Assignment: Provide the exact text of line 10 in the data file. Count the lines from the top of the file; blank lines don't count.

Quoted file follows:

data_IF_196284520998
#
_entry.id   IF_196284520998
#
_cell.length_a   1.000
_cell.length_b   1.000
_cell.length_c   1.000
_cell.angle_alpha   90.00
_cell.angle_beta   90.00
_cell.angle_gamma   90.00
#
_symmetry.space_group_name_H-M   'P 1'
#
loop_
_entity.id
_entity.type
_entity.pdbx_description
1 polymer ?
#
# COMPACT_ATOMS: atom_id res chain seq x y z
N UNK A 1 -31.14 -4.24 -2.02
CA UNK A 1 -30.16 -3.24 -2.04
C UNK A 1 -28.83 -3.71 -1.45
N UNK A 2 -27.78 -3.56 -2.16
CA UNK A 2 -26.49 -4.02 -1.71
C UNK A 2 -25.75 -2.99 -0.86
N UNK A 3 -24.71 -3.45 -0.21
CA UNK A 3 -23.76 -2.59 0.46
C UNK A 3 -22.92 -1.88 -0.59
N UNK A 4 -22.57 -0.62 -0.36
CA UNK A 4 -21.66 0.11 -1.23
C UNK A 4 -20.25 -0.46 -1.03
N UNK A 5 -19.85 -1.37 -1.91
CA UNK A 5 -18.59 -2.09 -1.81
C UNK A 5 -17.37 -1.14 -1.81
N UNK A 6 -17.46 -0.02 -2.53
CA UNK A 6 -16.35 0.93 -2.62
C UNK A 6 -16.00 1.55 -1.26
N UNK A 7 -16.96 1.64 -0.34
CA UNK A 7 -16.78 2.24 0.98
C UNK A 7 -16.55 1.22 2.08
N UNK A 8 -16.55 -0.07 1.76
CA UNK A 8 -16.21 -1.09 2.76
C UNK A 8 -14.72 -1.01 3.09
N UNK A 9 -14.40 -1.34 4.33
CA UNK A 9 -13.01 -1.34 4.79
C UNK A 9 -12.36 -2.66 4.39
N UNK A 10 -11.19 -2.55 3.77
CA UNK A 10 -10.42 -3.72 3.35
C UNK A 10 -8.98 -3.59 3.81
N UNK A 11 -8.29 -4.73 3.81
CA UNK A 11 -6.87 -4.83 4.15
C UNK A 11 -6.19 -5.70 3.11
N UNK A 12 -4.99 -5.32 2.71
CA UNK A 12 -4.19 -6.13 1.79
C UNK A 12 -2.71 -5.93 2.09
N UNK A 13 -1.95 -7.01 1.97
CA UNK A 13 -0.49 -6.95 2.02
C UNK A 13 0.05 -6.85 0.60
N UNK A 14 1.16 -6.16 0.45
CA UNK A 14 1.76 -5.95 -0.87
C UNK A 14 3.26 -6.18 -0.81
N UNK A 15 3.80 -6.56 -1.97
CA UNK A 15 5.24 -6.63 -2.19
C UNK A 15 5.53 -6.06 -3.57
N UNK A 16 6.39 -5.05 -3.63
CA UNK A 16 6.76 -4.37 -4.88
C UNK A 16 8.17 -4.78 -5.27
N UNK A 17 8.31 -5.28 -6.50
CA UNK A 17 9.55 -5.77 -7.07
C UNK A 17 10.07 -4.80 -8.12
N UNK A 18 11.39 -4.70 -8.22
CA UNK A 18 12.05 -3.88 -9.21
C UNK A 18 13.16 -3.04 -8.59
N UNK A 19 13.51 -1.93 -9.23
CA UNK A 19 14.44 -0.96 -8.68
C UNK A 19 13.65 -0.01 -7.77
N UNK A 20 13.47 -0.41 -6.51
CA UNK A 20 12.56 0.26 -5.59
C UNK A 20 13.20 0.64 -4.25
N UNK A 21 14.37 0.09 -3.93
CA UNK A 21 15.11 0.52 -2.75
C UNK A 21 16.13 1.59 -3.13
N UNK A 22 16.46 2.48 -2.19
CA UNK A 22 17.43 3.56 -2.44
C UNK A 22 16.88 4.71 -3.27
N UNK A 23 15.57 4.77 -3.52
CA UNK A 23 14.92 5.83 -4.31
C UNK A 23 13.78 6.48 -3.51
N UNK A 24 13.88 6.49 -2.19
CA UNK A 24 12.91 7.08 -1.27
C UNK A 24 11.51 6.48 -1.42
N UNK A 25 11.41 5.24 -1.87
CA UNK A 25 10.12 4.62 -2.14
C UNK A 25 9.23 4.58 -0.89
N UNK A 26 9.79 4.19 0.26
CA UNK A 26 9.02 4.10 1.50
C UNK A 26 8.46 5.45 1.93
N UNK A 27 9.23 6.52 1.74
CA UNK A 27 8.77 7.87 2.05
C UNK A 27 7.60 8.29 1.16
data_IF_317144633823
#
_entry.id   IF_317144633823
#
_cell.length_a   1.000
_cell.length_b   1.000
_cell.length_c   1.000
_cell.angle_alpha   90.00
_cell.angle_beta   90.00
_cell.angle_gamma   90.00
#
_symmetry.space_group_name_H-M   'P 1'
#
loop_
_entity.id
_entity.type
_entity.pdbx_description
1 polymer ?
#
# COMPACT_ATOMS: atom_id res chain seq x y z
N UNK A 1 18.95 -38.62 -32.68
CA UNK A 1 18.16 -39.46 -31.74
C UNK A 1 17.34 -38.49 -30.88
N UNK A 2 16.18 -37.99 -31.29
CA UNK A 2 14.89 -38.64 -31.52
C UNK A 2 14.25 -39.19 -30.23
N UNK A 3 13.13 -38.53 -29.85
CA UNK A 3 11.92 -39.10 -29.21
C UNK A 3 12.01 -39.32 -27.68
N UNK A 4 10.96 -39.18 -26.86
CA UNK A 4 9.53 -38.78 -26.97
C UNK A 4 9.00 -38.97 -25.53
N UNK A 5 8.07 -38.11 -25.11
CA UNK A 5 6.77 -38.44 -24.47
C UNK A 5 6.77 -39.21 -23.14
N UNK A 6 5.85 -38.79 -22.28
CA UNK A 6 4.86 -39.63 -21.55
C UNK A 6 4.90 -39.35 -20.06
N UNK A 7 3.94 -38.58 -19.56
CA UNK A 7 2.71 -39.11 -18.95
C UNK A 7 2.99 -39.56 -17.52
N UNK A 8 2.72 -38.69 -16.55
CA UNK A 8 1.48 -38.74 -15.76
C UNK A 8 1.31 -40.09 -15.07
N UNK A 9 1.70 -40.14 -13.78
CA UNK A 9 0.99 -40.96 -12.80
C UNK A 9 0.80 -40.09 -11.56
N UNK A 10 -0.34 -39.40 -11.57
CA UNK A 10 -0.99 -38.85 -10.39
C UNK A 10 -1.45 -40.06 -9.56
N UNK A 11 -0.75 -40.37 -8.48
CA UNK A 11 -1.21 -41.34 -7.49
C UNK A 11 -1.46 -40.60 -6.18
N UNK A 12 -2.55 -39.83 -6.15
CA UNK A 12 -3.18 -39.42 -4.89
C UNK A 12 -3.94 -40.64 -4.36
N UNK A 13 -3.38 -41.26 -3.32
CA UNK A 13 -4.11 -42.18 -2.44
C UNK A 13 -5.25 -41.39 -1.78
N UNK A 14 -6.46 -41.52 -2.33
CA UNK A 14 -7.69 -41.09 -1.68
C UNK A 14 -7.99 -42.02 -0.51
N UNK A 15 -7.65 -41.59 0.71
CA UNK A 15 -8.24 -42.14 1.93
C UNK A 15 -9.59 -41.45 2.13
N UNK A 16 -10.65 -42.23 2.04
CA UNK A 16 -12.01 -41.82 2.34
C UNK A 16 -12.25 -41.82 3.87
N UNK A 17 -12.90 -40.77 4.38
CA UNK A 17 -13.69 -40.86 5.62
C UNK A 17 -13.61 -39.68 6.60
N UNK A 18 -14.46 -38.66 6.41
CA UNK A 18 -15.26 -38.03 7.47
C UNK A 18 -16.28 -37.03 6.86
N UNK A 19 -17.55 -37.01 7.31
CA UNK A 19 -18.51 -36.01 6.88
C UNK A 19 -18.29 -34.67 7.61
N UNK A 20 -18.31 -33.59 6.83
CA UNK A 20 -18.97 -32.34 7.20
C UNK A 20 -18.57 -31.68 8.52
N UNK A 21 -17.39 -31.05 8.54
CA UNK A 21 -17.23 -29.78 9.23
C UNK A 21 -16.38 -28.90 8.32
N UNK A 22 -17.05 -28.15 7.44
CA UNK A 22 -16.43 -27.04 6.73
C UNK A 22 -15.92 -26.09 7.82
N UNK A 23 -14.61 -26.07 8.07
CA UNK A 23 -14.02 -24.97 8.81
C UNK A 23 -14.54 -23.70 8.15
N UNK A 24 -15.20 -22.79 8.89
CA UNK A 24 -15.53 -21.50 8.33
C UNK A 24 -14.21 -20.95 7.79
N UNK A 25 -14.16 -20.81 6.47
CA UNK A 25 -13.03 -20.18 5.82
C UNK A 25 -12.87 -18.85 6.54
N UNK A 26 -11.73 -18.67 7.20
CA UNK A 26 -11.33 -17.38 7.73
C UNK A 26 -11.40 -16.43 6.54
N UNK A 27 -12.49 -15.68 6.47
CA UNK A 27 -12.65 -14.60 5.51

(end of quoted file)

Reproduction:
_cell.angle_gamma   90.00